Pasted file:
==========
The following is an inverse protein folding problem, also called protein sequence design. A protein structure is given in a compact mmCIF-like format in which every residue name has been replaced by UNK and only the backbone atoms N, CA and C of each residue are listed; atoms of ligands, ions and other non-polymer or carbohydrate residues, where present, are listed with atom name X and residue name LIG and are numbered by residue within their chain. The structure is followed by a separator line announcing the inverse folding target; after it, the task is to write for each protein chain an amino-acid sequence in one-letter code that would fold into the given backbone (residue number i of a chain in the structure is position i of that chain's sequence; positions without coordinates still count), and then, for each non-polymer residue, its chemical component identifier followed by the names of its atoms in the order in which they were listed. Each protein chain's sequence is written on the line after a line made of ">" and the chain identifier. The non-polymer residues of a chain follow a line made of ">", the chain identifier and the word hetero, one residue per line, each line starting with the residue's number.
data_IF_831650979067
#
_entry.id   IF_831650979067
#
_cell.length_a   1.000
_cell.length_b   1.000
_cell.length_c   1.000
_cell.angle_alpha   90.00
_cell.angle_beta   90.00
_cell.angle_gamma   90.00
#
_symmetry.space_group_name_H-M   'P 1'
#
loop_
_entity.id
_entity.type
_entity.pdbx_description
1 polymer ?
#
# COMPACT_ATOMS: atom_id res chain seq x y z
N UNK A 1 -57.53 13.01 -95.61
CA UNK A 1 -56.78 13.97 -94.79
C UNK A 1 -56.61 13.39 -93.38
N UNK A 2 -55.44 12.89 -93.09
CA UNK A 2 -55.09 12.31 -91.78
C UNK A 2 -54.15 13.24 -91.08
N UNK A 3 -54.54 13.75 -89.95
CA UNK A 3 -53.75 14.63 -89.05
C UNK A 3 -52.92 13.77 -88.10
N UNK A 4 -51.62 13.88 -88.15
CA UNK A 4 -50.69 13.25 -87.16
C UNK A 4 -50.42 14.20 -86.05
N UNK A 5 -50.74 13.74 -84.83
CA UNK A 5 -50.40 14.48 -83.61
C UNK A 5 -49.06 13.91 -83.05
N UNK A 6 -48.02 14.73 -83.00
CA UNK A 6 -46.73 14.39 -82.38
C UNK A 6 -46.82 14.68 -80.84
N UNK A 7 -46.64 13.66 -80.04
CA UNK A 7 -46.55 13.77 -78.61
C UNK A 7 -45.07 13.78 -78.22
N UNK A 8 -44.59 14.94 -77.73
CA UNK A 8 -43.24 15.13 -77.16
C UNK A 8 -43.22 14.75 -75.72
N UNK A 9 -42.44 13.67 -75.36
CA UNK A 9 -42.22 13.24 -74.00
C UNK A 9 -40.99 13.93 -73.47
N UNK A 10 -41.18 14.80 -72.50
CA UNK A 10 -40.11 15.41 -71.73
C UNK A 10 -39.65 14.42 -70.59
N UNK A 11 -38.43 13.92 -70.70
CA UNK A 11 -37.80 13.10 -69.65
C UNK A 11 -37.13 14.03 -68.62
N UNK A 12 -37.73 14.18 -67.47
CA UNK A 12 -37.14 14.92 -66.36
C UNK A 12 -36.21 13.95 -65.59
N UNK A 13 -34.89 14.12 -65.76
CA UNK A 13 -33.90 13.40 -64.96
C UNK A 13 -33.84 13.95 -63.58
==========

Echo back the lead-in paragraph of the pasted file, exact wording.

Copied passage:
The following is an inverse protein folding problem, also called protein sequence design. A protein structure is given in a compact mmCIF-like format in which every residue name has been replaced by UNK and only the backbone atoms N, CA and C of each residue are listed; atoms of ligands, ions and other non-polymer or carbohydrate residues, where present, are listed with atom name X and residue name LIG and are numbered by residue within their chain. The structure is followed by a separator line announcing the inverse folding target; after it, the task is to write for each protein chain an amino-acid sequence in one-letter code that would fold into the given backbone (residue number i of a chain in the structure is position i of that chain's sequence; positions without coordinates still count), and then, for each non-polymer residue, its chemical component identifier followed by the names of its atoms in the order in which they were listed. Each protein chain's sequence is written on the line after a line made of ">" and the chain identifier. The non-polymer residues of a chain follow a line made of ">", the chain identifier and the word hetero, one residue per line, each line starting with the residue's number.